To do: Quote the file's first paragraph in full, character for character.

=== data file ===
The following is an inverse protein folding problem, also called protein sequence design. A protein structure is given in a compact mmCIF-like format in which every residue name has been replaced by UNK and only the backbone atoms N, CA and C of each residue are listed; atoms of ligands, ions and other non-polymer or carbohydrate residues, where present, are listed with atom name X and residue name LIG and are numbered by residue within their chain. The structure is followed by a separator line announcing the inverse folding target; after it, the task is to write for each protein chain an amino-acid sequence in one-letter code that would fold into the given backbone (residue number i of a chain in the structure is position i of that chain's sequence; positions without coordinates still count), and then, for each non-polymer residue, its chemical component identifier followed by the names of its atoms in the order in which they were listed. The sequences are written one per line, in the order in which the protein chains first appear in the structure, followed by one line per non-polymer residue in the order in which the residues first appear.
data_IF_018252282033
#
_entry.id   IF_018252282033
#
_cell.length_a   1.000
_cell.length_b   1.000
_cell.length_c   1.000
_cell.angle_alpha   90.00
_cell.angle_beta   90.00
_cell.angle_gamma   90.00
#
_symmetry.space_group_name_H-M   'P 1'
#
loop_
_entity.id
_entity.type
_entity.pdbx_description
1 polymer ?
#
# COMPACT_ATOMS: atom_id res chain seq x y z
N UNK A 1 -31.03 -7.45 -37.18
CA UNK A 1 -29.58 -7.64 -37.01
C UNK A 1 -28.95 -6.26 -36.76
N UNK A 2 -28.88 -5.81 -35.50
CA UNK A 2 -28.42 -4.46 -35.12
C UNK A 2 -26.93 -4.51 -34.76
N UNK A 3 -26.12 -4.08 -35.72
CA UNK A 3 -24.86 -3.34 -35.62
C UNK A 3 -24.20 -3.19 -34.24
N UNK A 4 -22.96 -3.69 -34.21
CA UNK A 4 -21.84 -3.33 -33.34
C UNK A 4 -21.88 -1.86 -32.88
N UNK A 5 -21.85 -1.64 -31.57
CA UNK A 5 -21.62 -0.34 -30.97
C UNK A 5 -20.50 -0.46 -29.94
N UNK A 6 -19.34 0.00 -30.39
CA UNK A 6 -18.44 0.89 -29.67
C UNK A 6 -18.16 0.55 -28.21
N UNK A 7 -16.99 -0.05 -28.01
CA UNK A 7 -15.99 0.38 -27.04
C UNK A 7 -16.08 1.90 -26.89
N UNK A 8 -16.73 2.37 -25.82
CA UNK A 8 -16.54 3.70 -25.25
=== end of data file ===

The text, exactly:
The following is an inverse protein folding problem, also called protein sequence design. A protein structure is given in a compact mmCIF-like format in which every residue name has been replaced by UNK and only the backbone atoms N, CA and C of each residue are listed; atoms of ligands, ions and other non-polymer or carbohydrate residues, where present, are listed with atom name X and residue name LIG and are numbered by residue within their chain. The structure is followed by a separator line announcing the inverse folding target; after it, the task is to write for each protein chain an amino-acid sequence in one-letter code that would fold into the given backbone (residue number i of a chain in the structure is position i of that chain's sequence; positions without coordinates still count), and then, for each non-polymer residue, its chemical component identifier followed by the names of its atoms in the order in which they were listed. The sequences are written one per line, in the order in which the protein chains first appear in the structure, followed by one line per non-polymer residue in the order in which the residues first appear.